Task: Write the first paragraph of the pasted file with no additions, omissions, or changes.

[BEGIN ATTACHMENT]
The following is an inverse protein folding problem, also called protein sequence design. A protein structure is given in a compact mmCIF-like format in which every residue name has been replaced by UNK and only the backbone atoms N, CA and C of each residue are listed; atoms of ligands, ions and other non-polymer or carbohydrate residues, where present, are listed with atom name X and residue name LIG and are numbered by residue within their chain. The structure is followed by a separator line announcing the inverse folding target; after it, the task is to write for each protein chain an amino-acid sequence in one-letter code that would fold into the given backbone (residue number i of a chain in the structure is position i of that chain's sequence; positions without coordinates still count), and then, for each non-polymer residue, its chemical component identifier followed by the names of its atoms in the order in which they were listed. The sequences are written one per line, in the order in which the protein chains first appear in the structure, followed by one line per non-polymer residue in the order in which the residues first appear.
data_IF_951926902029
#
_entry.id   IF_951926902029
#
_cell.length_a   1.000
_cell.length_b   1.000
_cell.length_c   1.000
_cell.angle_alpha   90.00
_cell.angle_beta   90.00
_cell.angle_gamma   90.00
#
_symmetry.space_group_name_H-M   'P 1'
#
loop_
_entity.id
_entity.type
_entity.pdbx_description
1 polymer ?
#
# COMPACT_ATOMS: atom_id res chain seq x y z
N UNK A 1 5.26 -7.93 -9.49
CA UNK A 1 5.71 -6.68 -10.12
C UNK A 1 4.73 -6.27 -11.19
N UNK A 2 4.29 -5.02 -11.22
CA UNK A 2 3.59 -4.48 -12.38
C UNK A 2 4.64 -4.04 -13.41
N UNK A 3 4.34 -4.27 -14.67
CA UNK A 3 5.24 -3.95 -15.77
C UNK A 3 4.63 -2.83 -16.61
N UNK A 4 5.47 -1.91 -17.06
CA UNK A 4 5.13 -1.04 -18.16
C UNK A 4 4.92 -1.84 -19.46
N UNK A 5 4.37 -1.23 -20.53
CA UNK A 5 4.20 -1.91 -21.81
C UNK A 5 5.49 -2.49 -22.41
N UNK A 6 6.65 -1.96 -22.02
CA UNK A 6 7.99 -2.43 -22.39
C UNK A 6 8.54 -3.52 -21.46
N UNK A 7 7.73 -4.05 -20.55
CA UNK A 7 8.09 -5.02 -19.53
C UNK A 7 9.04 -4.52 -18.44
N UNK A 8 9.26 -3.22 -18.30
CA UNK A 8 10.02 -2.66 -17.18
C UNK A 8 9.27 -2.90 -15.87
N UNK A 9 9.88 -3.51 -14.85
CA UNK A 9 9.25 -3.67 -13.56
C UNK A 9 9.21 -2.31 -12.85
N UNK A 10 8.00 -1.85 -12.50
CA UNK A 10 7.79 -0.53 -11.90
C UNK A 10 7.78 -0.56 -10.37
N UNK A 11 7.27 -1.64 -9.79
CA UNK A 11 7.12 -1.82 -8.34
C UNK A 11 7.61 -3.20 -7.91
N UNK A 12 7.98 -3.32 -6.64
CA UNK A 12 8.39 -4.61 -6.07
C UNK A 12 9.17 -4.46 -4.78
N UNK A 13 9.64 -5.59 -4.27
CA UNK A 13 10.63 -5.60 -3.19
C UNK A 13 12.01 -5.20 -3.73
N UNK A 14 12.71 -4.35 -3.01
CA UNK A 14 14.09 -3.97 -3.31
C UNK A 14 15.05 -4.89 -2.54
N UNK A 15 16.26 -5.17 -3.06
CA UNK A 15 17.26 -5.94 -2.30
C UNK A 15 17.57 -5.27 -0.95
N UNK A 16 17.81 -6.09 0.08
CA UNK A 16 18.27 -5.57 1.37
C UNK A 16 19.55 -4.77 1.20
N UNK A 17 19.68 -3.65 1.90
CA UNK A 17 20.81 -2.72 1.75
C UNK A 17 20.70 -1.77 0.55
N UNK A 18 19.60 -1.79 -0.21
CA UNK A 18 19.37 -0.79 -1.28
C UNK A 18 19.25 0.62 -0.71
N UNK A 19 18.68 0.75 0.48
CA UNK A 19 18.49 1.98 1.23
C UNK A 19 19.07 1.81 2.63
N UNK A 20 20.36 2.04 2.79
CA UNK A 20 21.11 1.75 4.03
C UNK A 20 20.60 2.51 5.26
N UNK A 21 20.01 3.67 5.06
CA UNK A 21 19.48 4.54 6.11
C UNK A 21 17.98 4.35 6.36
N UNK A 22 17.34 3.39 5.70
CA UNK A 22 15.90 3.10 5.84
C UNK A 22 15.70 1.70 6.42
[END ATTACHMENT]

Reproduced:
The following is an inverse protein folding problem, also called protein sequence design. A protein structure is given in a compact mmCIF-like format in which every residue name has been replaced by UNK and only the backbone atoms N, CA and C of each residue are listed; atoms of ligands, ions and other non-polymer or carbohydrate residues, where present, are listed with atom name X and residue name LIG and are numbered by residue within their chain. The structure is followed by a separator line announcing the inverse folding target; after it, the task is to write for each protein chain an amino-acid sequence in one-letter code that would fold into the given backbone (residue number i of a chain in the structure is position i of that chain's sequence; positions without coordinates still count), and then, for each non-polymer residue, its chemical component identifier followed by the names of its atoms in the order in which they were listed. The sequences are written one per line, in the order in which the protein chains first appear in the structure, followed by one line per non-polymer residue in the order in which the residues first appear.